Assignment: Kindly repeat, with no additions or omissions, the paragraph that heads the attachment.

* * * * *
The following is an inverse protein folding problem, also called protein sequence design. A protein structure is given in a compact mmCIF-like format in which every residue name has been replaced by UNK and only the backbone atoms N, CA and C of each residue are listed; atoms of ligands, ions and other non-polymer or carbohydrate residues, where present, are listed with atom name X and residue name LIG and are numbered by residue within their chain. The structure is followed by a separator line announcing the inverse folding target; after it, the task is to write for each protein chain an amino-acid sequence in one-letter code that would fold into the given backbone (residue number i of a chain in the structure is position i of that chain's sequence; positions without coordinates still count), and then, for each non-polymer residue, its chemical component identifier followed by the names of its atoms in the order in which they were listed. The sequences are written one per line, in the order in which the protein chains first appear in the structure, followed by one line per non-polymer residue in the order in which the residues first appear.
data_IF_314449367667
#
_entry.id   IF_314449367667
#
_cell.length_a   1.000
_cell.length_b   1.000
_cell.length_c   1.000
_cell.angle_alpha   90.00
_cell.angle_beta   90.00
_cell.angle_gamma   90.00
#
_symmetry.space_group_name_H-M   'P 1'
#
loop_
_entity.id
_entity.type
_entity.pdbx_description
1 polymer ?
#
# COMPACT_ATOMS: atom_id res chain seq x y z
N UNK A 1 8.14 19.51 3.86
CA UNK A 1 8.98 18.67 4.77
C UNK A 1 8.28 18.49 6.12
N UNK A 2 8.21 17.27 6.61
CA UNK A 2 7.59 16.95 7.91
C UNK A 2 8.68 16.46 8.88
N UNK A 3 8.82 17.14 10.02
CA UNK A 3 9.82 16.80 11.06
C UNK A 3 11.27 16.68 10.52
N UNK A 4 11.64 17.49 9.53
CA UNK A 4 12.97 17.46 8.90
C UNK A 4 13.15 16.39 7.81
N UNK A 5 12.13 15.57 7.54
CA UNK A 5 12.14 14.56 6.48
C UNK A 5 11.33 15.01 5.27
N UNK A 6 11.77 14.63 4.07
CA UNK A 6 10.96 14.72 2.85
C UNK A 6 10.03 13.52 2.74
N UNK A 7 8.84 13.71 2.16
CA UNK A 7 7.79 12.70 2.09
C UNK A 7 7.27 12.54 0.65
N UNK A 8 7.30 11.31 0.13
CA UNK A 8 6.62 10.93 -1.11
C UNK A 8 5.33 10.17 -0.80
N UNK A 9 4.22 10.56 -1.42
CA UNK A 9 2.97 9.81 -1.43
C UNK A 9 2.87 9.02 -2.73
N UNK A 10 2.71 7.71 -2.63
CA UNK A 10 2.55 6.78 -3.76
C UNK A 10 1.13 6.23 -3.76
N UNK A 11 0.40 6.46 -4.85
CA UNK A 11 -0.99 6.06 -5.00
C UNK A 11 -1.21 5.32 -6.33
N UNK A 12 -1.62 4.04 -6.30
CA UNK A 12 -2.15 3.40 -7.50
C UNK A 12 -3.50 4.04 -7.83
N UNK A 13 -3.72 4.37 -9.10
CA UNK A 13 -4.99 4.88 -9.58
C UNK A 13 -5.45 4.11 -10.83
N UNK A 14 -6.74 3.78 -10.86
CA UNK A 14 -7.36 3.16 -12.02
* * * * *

The following is an inverse protein folding problem, also called protein sequence design. A protein structure is given in a compact mmCIF-like format in which every residue name has been replaced by UNK and only the backbone atoms N, CA and C of each residue are listed; atoms of ligands, ions and other non-polymer or carbohydrate residues, where present, are listed with atom name X and residue name LIG and are numbered by residue within their chain. The structure is followed by a separator line announcing the inverse folding target; after it, the task is to write for each protein chain an amino-acid sequence in one-letter code that would fold into the given backbone (residue number i of a chain in the structure is position i of that chain's sequence; positions without coordinates still count), and then, for each non-polymer residue, its chemical component identifier followed by the names of its atoms in the order in which they were listed. The sequences are written one per line, in the order in which the protein chains first appear in the structure, followed by one line per non-polymer residue in the order in which the residues first appear.